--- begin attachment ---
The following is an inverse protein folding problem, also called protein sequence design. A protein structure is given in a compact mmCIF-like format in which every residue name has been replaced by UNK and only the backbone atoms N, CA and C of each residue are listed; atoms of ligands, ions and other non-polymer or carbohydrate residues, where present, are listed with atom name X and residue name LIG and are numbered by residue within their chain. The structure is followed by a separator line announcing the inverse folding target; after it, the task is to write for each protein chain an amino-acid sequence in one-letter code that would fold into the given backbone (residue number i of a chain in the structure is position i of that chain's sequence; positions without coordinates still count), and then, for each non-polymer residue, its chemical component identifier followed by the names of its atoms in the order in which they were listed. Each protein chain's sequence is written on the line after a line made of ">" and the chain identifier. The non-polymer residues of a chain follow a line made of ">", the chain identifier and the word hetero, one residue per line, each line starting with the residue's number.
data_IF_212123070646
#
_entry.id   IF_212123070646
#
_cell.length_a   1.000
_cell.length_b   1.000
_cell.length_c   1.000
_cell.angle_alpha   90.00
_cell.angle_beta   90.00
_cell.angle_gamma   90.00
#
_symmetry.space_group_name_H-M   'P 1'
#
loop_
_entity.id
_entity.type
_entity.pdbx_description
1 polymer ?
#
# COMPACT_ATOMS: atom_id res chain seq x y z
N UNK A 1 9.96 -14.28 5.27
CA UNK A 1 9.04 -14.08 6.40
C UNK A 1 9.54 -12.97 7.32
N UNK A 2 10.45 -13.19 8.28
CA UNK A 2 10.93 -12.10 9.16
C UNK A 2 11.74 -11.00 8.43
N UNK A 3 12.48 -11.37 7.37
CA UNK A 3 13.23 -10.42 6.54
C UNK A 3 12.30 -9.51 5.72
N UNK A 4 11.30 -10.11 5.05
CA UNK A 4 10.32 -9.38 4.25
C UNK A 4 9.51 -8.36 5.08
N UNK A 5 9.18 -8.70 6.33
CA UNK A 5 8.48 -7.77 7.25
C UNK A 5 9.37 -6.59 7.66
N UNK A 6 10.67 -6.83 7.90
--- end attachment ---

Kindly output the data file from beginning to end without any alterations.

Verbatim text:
The following is an inverse protein folding problem, also called protein sequence design. A protein structure is given in a compact mmCIF-like format in which every residue name has been replaced by UNK and only the backbone atoms N, CA and C of each residue are listed; atoms of ligands, ions and other non-polymer or carbohydrate residues, where present, are listed with atom name X and residue name LIG and are numbered by residue within their chain. The structure is followed by a separator line announcing the inverse folding target; after it, the task is to write for each protein chain an amino-acid sequence in one-letter code that would fold into the given backbone (residue number i of a chain in the structure is position i of that chain's sequence; positions without coordinates still count), and then, for each non-polymer residue, its chemical component identifier followed by the names of its atoms in the order in which they were listed. Each protein chain's sequence is written on the line after a line made of ">" and the chain identifier. The non-polymer residues of a chain follow a line made of ">", the chain identifier and the word hetero, one residue per line, each line starting with the residue's number.
data_IF_212123070646
#
_entry.id   IF_212123070646
#
_cell.length_a   1.000
_cell.length_b   1.000
_cell.length_c   1.000
_cell.angle_alpha   90.00
_cell.angle_beta   90.00
_cell.angle_gamma   90.00
#
_symmetry.space_group_name_H-M   'P 1'
#
loop_
_entity.id
_entity.type
_entity.pdbx_description
1 polymer ?
#
# COMPACT_ATOMS: atom_id res chain seq x y z
N UNK A 1 9.96 -14.28 5.27
CA UNK A 1 9.04 -14.08 6.40
C UNK A 1 9.54 -12.97 7.32
N UNK A 2 10.45 -13.19 8.28
CA UNK A 2 10.93 -12.10 9.16
C UNK A 2 11.74 -11.00 8.43
N UNK A 3 12.48 -11.37 7.37
CA UNK A 3 13.23 -10.42 6.54
C UNK A 3 12.30 -9.51 5.72
N UNK A 4 11.30 -10.11 5.05
CA UNK A 4 10.32 -9.38 4.25
C UNK A 4 9.51 -8.36 5.08
N UNK A 5 9.18 -8.70 6.33
CA UNK A 5 8.48 -7.77 7.25
C UNK A 5 9.37 -6.59 7.66
N UNK A 6 10.67 -6.83 7.90